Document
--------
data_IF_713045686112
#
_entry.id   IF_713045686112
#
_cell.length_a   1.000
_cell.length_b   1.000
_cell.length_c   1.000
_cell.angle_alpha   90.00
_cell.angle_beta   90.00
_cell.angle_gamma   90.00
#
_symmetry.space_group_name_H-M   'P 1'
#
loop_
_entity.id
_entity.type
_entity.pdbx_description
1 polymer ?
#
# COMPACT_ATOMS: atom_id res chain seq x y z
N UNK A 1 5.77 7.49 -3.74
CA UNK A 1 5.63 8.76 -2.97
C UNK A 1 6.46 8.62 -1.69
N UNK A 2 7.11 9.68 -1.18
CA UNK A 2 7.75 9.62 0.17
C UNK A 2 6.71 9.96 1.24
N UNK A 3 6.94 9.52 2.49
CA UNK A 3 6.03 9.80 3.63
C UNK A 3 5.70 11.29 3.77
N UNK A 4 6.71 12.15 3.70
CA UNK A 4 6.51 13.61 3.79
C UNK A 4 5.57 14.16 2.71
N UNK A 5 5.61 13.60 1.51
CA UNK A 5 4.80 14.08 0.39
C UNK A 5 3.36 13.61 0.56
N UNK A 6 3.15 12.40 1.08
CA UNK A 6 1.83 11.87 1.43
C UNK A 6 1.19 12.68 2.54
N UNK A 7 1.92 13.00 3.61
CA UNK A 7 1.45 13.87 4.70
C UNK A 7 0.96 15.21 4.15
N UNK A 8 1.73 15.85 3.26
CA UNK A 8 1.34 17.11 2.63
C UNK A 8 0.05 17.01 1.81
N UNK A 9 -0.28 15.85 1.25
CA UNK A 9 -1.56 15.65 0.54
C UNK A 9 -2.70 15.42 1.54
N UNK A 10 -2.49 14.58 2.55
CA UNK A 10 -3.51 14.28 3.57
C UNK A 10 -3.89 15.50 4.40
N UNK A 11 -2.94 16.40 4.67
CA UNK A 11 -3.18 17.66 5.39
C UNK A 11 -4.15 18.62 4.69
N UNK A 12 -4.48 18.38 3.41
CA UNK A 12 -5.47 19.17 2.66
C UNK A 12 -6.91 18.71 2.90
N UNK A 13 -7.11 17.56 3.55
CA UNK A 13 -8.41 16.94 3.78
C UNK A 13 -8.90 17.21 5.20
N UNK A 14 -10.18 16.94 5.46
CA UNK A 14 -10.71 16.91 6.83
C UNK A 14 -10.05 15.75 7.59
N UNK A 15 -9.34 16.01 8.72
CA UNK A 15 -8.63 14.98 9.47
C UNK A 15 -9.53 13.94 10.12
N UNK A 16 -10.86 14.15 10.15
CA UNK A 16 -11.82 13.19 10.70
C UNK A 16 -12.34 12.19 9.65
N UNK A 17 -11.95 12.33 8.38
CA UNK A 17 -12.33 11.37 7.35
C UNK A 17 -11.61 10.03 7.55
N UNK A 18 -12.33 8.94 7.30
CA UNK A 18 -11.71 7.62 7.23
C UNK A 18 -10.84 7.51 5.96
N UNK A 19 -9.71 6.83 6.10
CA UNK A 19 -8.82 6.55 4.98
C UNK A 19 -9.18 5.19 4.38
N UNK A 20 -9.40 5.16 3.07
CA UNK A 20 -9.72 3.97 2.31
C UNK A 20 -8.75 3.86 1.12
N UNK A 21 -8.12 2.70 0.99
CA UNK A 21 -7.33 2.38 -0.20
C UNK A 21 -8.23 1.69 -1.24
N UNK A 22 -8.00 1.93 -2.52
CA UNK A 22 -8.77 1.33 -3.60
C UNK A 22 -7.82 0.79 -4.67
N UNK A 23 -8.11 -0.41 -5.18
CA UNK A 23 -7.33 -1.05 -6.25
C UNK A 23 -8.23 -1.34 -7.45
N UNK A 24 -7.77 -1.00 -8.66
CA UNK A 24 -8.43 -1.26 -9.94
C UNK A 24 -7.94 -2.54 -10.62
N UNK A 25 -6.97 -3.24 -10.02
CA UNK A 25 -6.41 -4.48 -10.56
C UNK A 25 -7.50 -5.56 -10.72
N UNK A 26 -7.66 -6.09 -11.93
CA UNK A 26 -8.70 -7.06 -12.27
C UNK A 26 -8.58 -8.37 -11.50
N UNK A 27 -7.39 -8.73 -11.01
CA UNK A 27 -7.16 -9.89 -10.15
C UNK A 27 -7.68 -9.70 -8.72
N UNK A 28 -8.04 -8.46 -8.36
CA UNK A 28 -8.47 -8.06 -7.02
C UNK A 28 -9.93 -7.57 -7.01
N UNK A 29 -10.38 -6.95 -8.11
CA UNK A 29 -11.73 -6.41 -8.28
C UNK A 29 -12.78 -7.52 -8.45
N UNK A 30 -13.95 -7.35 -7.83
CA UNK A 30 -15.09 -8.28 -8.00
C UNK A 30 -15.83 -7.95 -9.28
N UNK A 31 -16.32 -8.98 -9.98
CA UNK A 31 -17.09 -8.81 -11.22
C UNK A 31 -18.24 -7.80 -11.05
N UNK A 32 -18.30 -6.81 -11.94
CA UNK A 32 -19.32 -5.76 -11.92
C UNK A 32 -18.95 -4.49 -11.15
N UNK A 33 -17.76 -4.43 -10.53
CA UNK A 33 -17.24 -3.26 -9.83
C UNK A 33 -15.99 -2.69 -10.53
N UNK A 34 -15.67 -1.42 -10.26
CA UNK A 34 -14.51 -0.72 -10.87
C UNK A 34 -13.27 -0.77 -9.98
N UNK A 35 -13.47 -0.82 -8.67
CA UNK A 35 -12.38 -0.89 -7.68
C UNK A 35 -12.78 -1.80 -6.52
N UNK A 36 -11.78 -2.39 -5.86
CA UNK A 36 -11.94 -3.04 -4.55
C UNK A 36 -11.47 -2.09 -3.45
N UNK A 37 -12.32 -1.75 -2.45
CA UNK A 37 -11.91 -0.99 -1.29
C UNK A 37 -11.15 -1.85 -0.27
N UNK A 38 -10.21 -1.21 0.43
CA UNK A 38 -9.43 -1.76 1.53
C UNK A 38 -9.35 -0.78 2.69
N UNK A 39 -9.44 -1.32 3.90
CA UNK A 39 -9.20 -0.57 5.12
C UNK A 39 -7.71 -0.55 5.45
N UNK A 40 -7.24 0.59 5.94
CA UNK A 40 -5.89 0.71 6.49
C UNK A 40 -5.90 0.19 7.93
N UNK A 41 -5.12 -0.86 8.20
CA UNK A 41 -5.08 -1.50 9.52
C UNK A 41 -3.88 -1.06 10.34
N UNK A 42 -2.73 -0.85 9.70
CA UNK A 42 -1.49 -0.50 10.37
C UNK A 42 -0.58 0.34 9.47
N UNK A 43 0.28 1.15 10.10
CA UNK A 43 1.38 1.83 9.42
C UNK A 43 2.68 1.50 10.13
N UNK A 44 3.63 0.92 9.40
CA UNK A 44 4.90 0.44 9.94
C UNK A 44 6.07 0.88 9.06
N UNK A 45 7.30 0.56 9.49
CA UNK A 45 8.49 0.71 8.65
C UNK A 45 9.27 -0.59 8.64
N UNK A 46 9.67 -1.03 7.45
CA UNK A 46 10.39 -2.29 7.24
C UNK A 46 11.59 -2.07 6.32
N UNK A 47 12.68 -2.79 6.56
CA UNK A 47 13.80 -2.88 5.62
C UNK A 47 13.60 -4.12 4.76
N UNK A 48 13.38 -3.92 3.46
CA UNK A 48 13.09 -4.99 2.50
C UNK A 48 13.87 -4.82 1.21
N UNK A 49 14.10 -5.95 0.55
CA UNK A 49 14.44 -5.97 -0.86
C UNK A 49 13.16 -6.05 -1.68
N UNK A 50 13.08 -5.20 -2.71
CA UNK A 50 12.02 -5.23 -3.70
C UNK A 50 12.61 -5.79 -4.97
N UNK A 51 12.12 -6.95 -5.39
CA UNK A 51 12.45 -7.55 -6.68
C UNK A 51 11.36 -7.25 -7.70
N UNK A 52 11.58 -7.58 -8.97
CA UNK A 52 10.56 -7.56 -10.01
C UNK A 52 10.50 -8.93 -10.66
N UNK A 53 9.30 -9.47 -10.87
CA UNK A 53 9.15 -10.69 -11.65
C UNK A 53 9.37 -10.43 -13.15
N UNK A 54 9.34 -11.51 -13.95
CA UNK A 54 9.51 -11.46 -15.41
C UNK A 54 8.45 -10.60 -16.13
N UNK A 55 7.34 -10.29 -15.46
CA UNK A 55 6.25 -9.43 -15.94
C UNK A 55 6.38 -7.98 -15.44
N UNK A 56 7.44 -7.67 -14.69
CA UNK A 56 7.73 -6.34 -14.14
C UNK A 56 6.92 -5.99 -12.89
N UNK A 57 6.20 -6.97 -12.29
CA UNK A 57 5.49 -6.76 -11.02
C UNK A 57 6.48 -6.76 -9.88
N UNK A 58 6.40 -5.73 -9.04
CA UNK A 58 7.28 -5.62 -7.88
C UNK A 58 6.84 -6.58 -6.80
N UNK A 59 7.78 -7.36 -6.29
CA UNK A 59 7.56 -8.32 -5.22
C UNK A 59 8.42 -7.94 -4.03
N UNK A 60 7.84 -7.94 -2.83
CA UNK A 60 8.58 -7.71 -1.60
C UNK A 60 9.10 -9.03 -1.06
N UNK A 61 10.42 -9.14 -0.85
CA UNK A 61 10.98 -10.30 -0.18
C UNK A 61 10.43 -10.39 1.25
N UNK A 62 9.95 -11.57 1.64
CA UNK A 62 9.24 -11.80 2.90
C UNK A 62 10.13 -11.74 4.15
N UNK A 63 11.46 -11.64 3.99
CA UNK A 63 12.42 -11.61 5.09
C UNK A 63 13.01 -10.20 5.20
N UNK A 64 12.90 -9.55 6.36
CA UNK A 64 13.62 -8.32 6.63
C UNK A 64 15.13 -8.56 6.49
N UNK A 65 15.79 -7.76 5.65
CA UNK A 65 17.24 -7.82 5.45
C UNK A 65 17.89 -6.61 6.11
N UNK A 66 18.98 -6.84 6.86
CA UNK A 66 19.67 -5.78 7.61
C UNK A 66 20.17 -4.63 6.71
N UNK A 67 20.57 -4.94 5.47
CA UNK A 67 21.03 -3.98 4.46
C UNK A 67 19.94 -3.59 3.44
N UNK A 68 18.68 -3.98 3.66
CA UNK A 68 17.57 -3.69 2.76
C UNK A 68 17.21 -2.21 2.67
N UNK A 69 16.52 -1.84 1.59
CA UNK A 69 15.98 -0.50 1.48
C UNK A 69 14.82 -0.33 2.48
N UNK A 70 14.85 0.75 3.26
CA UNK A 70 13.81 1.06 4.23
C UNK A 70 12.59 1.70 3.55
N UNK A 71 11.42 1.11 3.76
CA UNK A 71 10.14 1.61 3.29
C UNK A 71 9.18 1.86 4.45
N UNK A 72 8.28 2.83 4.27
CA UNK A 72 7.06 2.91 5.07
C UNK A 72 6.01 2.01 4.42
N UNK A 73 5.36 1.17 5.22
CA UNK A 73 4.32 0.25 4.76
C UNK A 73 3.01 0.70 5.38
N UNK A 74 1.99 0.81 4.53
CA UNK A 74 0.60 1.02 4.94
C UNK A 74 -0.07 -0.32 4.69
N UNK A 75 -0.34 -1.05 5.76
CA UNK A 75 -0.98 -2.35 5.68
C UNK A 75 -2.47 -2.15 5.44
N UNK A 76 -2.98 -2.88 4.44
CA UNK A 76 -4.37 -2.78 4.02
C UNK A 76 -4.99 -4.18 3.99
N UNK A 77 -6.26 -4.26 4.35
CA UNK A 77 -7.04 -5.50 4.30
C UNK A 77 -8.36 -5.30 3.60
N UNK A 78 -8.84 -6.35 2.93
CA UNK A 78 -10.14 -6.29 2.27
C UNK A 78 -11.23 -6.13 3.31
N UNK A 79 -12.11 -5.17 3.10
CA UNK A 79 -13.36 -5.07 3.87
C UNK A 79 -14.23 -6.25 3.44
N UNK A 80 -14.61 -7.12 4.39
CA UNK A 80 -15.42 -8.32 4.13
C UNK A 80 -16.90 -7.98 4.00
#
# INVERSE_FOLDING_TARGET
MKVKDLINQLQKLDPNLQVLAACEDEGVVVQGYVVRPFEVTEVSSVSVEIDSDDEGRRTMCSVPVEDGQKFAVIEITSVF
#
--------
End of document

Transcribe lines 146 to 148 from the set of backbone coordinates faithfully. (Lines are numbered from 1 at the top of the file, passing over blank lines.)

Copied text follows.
C UNK A 42 -0.58 0.34 9.47
N UNK A 43 0.28 1.15 10.10
CA UNK A 43 1.38 1.83 9.42